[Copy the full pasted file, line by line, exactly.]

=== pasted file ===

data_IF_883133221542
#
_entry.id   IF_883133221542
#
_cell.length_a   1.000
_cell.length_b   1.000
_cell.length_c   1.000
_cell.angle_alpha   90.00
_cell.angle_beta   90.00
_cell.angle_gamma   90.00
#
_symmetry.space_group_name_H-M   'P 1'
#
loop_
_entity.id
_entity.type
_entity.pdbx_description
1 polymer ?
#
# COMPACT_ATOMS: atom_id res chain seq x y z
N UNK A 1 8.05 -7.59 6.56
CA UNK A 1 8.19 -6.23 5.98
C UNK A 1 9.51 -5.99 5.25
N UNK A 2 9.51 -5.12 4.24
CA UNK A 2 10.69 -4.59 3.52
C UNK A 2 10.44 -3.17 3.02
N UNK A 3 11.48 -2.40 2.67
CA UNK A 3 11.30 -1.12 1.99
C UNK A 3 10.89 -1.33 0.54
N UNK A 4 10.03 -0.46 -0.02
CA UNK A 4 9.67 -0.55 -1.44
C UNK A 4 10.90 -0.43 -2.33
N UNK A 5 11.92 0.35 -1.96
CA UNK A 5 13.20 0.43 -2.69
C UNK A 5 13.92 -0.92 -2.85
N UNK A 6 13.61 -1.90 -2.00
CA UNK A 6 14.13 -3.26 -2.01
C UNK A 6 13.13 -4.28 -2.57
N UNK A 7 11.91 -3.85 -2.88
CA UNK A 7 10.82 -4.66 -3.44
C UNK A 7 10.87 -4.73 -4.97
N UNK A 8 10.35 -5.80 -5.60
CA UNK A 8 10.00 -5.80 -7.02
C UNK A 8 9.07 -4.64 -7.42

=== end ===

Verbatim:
data_IF_883133221542
#
_entry.id   IF_883133221542
#
_cell.length_a   1.000
_cell.length_b   1.000
_cell.length_c   1.000
_cell.angle_alpha   90.00
_cell.angle_beta   90.00
_cell.angle_gamma   90.00
#
_symmetry.space_group_name_H-M   'P 1'
#
loop_
_entity.id
_entity.type
_entity.pdbx_description
1 polymer ?
#
# COMPACT_ATOMS: atom_id res chain seq x y z
N UNK A 1 8.05 -7.59 6.56
CA UNK A 1 8.19 -6.23 5.98
C UNK A 1 9.51 -5.99 5.25
N UNK A 2 9.51 -5.12 4.24
CA UNK A 2 10.69 -4.59 3.52
C UNK A 2 10.44 -3.17 3.02
N UNK A 3 11.48 -2.40 2.67
CA UNK A 3 11.30 -1.12 1.99
C UNK A 3 10.89 -1.33 0.54
N UNK A 4 10.03 -0.46 -0.02
CA UNK A 4 9.67 -0.55 -1.44
C UNK A 4 10.90 -0.43 -2.33
N UNK A 5 11.92 0.35 -1.96
CA UNK A 5 13.20 0.43 -2.69
C UNK A 5 13.92 -0.92 -2.85
N UNK A 6 13.61 -1.90 -2.00
CA UNK A 6 14.13 -3.26 -2.01
C UNK A 6 13.13 -4.28 -2.57
N UNK A 7 11.91 -3.85 -2.88
CA UNK A 7 10.82 -4.66 -3.44
C UNK A 7 10.87 -4.73 -4.97
N UNK A 8 10.35 -5.80 -5.60
CA UNK A 8 10.00 -5.80 -7.02
C UNK A 8 9.07 -4.64 -7.42